As it becomes increasingly obvious a sea change is occurring at YouTube with respect to how the company conducts business and governs its user base, it’s time we had a meaningful conversation about the use of third-party content aggregation platforms and the long-term effects of putting too many eggs into the same basket.
Only a few generations have been lucky enough to witness the birth of the World Wide Web (and mass commercialization of the Internet proper) and still have the privilege of living a reasonable number of years on both sides of that flashbulb moment in history. Mine is one of them: together, we’ve grown with it, nurtured it, augmented our lives with it, watched it evolve — and we’ve drawn incredible benefit from the technological revolution that followed. Today all manner of computer systems cross paths with our lives hundreds of times on a daily basis, and most times, it rarely elicits a thought.
We’ve become so intimately tied to our technology that invisibledesign has become an exquisitely refined, and generally expected, norm. Where once the sharing of content on the Web was an intellectually expensive and fairly time-consuming undertaking — often requiring an individual to learn various back-end technologies and programming languages as well as visual design and its attendant software — nowadays, most people rely on a multitude of turn-key solutions that do much of the thinking and heavy lifting for us, offering decent integration with very little downtime.
As various media outlets have reported, it’s an odd narrative to follow given the fact this problem has existed for many, many years. Until the middle of 2016, it’s been an issue that’s rarely made the news. Furthermore, despite the historical efforts made by media companies (especially Google) to stamp out racist and other extremist content, the issue remains difficult to address owing to the sheer volume of data being uploaded at any given time.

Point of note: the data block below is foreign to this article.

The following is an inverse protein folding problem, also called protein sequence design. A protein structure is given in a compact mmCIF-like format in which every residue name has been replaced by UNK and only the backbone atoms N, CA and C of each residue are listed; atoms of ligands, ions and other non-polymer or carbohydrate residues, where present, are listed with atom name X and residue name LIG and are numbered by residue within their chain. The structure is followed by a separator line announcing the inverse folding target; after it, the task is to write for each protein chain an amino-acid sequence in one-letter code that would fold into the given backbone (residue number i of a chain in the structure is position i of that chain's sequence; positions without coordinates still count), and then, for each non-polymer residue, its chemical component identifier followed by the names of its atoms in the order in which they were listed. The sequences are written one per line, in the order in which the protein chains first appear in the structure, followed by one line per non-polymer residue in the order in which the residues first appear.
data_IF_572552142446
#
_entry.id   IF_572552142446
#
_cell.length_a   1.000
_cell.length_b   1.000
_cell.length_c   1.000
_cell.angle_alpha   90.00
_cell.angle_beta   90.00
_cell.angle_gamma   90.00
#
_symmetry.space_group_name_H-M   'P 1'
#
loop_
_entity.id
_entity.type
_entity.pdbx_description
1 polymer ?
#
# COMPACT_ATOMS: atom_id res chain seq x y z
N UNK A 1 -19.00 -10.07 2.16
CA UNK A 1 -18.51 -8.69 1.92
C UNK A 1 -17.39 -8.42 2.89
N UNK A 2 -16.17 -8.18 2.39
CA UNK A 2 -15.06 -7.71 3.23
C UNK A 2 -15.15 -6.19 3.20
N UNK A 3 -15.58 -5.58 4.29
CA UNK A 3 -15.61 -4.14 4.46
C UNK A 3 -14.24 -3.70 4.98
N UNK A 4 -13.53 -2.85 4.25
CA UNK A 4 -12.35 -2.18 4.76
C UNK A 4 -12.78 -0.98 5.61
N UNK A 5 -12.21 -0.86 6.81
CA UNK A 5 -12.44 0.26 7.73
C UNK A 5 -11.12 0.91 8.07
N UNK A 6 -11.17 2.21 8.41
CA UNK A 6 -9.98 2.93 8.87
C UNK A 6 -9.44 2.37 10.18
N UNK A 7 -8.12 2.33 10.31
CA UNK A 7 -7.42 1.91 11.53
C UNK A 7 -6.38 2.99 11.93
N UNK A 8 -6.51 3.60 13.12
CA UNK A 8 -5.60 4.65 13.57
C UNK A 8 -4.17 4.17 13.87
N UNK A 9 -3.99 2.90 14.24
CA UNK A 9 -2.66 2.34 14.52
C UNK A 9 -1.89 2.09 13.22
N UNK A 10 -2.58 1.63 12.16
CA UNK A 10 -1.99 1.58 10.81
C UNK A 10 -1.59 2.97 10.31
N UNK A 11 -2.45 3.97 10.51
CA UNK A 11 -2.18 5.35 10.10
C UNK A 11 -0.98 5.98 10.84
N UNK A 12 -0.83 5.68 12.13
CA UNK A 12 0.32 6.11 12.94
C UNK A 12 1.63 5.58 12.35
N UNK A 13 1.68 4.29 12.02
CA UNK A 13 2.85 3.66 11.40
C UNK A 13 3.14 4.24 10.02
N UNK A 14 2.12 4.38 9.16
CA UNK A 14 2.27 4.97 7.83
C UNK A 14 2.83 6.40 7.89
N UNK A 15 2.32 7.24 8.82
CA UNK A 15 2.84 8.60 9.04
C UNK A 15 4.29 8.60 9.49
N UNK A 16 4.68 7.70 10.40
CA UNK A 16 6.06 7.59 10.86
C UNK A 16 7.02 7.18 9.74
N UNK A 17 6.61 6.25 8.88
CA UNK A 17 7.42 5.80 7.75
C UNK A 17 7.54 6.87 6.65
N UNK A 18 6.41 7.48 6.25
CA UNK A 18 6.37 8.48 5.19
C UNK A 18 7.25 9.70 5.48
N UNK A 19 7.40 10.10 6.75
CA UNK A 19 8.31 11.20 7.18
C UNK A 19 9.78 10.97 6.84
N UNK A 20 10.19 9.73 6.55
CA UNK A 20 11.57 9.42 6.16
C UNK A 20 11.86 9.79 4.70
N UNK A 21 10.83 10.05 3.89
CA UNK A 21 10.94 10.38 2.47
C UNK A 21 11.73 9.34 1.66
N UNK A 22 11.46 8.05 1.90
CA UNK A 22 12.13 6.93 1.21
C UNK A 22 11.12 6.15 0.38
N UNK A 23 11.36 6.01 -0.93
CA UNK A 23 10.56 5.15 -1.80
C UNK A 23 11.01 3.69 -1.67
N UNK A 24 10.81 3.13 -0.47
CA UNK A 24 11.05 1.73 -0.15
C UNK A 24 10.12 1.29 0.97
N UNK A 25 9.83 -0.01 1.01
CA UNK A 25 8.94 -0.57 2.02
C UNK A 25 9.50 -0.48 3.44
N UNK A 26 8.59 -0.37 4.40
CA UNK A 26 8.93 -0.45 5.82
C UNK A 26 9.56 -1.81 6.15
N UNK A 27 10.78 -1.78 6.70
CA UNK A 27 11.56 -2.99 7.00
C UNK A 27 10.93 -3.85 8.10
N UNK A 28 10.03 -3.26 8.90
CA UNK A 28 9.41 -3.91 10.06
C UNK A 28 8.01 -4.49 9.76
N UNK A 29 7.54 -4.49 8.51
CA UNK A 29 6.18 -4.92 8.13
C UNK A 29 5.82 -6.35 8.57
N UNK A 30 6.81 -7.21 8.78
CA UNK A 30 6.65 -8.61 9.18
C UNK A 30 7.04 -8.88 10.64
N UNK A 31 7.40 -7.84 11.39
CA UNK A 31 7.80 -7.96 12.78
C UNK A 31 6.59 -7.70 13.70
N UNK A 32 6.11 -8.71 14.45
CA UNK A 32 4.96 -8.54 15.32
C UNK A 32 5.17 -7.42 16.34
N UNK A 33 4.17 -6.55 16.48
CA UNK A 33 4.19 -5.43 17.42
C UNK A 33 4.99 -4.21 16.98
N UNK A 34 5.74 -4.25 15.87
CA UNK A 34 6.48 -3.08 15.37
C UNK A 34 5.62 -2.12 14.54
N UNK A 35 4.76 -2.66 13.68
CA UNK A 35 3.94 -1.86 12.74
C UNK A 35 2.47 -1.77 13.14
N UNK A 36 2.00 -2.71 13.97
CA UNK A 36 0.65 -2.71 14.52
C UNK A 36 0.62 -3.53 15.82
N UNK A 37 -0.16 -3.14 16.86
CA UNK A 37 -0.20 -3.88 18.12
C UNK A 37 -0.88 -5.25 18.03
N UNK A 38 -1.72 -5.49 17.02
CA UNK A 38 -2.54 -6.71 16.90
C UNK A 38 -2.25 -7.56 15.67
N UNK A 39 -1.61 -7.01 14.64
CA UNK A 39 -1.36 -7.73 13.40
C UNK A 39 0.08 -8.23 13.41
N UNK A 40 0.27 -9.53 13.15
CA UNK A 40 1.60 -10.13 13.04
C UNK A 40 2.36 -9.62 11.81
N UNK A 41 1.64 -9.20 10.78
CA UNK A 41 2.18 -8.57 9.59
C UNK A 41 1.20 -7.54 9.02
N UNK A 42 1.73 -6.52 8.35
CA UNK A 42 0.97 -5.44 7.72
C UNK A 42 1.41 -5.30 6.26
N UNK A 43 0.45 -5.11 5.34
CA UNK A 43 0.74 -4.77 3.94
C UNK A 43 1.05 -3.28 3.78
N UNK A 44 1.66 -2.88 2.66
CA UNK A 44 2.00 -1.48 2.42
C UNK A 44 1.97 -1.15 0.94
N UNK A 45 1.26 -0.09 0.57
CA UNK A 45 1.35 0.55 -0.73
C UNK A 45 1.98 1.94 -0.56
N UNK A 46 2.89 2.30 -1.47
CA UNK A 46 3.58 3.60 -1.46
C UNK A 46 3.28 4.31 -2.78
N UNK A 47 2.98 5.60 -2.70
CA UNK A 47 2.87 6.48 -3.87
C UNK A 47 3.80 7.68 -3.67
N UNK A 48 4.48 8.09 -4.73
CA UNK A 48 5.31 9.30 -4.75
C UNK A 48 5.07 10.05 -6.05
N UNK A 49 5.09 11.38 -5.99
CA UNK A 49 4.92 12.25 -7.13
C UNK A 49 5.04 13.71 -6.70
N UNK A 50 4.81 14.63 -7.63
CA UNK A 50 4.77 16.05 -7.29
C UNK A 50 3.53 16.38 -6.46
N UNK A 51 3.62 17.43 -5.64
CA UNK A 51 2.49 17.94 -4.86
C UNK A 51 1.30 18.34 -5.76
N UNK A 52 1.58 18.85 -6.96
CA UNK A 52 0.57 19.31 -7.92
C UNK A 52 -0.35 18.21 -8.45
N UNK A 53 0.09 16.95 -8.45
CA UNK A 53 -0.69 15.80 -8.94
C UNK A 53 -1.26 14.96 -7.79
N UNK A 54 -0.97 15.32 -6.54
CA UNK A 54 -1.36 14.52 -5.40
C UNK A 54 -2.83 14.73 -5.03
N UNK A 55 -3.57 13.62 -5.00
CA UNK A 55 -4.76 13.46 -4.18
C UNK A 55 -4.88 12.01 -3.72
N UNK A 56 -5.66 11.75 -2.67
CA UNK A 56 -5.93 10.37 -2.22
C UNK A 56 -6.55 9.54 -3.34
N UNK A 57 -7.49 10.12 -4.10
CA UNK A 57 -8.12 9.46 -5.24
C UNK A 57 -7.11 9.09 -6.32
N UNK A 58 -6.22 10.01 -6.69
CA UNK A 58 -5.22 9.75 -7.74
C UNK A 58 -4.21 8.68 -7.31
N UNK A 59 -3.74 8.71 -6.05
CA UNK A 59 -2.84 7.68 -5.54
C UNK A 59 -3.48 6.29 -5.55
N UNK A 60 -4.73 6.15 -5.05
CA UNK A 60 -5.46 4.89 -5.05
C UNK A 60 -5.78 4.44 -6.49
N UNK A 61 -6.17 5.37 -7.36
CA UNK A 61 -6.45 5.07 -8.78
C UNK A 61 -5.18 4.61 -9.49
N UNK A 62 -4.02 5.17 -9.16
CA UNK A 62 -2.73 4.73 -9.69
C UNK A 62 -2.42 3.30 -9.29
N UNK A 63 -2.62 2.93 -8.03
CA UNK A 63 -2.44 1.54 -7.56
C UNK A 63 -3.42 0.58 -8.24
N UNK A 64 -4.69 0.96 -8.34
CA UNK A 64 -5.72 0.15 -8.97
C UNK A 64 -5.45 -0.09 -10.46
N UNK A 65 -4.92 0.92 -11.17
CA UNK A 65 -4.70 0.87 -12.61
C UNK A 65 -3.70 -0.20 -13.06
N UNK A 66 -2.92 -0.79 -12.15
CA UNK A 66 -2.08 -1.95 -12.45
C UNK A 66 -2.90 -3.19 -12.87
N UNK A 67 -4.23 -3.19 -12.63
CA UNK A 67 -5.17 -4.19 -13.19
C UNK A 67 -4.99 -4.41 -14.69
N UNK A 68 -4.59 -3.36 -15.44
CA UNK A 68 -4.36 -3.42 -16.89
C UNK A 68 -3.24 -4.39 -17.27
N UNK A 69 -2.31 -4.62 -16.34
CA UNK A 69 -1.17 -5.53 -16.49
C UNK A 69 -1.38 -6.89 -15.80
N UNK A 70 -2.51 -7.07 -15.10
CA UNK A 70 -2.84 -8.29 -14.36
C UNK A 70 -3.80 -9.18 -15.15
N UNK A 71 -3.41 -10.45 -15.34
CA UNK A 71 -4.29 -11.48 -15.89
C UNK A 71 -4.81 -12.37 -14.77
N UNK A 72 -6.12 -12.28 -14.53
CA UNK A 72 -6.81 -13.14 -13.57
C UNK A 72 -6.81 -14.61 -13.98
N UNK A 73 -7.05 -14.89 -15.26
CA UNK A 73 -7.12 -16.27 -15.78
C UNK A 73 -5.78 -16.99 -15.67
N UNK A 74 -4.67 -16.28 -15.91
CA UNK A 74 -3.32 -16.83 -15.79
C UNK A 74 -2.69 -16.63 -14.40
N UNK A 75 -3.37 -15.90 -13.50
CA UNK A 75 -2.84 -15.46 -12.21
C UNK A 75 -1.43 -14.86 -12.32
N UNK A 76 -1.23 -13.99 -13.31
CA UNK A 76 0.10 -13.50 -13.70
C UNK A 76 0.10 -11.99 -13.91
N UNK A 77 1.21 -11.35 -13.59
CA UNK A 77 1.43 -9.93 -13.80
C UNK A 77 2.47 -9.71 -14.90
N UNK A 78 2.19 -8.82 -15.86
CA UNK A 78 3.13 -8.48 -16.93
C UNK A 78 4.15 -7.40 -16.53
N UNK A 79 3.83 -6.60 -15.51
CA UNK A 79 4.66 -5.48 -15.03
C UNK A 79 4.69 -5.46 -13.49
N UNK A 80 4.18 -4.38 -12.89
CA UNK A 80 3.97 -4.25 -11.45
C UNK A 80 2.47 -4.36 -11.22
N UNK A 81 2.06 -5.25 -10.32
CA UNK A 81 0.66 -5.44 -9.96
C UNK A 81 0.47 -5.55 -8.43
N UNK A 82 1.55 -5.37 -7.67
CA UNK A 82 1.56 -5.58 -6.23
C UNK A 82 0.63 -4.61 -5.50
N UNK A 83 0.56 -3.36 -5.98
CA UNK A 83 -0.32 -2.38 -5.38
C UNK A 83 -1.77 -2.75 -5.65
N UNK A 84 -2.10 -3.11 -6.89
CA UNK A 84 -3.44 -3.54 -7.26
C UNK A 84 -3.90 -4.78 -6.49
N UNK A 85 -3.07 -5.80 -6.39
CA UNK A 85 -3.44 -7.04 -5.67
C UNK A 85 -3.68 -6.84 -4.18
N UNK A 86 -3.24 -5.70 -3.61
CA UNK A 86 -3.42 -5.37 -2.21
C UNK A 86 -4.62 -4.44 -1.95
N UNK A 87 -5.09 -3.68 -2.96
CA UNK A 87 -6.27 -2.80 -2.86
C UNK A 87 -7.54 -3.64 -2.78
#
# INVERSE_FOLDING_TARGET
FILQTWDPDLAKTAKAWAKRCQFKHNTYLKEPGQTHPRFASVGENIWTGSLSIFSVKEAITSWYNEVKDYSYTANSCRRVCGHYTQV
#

In Youtube’s case, at least 300 hours of video is uploaded each minute (though some put that number as high as 400 hrs/min). If we go with the lowest estimate, that’s still 18,000 hours of video in an hour, 432,000 hours of video in a day, or 12.96 million hours in a 30-day month. These numbers are definitely notin Google’s favour, and despitevaliantefforts to screen user-generated content, Internet media companies as a rule tend to be faced with a never-ending, uphill battle when it comes to managing these enormous volumes of user-generated content.
Similar to the ongoingsituation at Facebook (and its implications for that network’s 1.2 billion daily users), the logistics are impossible when it comes to setting up a purely human intervention as a solution to harmful content. There’s no practical way for Google, or any ultra high volume media company for that matter, to retain sufficient human staffing in order to individually review each piece of user-generated content that comes in the door. As a result, industry standard practices include the use of software algorithms as gatekeepers and the automation of most issues related to policy enforcement and content management.
Posted on2014 May 22|Comments Off on YouTube Treasures: Space Oddity at the ISS
A few years ago, I was floored by Collide’s awesome rendition of David Bowie’s “Space Oddity.” Then, much more recently, I found this version by Canadian astronaut Chris Hadfield in the International Space Station during his final mission.
Talk about going out with a bang. He tunes the lyrics ever so slightly to the mission … and suddenly the Internet explodes with reverberations of his sheer awesomeness.
This is how such a beautiful song was meant to be performed …